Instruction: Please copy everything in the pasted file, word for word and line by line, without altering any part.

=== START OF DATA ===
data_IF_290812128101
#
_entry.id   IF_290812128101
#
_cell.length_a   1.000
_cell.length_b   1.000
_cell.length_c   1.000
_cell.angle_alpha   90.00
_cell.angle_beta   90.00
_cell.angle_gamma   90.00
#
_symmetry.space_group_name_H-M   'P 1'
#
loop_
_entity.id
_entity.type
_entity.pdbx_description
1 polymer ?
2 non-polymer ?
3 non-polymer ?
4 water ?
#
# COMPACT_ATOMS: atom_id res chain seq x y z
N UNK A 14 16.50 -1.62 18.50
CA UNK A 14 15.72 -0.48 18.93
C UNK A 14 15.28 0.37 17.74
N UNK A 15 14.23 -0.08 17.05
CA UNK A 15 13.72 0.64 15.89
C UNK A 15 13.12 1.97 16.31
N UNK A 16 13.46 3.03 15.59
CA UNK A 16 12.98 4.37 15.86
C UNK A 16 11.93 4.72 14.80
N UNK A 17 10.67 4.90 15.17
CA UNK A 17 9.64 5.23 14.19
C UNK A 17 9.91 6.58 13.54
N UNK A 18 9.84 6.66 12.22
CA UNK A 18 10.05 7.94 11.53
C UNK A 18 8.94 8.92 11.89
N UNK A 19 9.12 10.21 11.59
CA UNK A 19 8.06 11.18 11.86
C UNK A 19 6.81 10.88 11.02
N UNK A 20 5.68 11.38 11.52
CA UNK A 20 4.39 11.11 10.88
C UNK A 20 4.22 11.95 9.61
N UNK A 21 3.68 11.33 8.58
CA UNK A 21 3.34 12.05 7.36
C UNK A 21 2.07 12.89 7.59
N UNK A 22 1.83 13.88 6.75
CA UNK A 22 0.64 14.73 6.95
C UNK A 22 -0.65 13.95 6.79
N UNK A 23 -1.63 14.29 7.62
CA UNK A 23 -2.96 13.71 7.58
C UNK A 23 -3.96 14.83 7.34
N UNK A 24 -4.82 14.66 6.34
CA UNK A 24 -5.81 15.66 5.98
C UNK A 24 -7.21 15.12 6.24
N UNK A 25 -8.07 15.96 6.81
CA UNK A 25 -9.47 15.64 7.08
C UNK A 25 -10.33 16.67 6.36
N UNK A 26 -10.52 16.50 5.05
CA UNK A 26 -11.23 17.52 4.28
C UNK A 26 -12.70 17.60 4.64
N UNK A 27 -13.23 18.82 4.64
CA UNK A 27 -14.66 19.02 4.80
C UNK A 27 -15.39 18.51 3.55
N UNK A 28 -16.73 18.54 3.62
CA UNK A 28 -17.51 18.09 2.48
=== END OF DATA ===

data_IF_290812128101
#
_entry.id   IF_290812128101
#
_cell.length_a   1.000
_cell.length_b   1.000
_cell.length_c   1.000
_cell.angle_alpha   90.00
_cell.angle_beta   90.00
_cell.angle_gamma   90.00
#
_symmetry.space_group_name_H-M   'P 1'
#
loop_
_entity.id
_entity.type
_entity.pdbx_description
1 polymer ?
2 non-polymer ?
3 non-polymer ?
4 water ?
#
# COMPACT_ATOMS: atom_id res chain seq x y z
N UNK A 14 16.50 -1.62 18.50
CA UNK A 14 15.72 -0.48 18.93
C UNK A 14 15.28 0.37 17.74
N UNK A 15 14.23 -0.08 17.05
CA UNK A 15 13.72 0.64 15.89
C UNK A 15 13.12 1.97 16.31
N UNK A 16 13.46 3.03 15.59
CA UNK A 16 12.98 4.37 15.86
C UNK A 16 11.93 4.72 14.80
N UNK A 17 10.67 4.90 15.17
CA UNK A 17 9.64 5.23 14.19
C UNK A 17 9.91 6.58 13.54
N UNK A 18 9.84 6.66 12.22
CA UNK A 18 10.05 7.94 11.53
C UNK A 18 8.94 8.92 11.89
N UNK A 19 9.12 10.21 11.59
CA UNK A 19 8.06 11.18 11.86
C UNK A 19 6.81 10.88 11.02
N UNK A 20 5.68 11.38 11.52
CA UNK A 20 4.39 11.11 10.88
C UNK A 20 4.22 11.95 9.61
N UNK A 21 3.68 11.33 8.58
CA UNK A 21 3.34 12.05 7.36
C UNK A 21 2.07 12.89 7.59
N UNK A 22 1.83 13.88 6.75
CA UNK A 22 0.64 14.73 6.95
C UNK A 22 -0.65 13.95 6.79
N UNK A 23 -1.63 14.29 7.62
CA UNK A 23 -2.96 13.71 7.58
C UNK A 23 -3.96 14.83 7.34
N UNK A 24 -4.82 14.66 6.34
CA UNK A 24 -5.81 15.66 5.98
C UNK A 24 -7.21 15.12 6.24
N UNK A 25 -8.07 15.96 6.81
CA UNK A 25 -9.47 15.64 7.08
C UNK A 25 -10.33 16.67 6.36
N UNK A 26 -10.52 16.50 5.05
CA UNK A 26 -11.23 17.52 4.28
C UNK A 26 -12.70 17.60 4.64
N UNK A 27 -13.23 18.82 4.64
CA UNK A 27 -14.66 19.02 4.80
C UNK A 27 -15.39 18.51 3.55
N UNK A 28 -16.73 18.54 3.62
CA UNK A 28 -17.51 18.09 2.48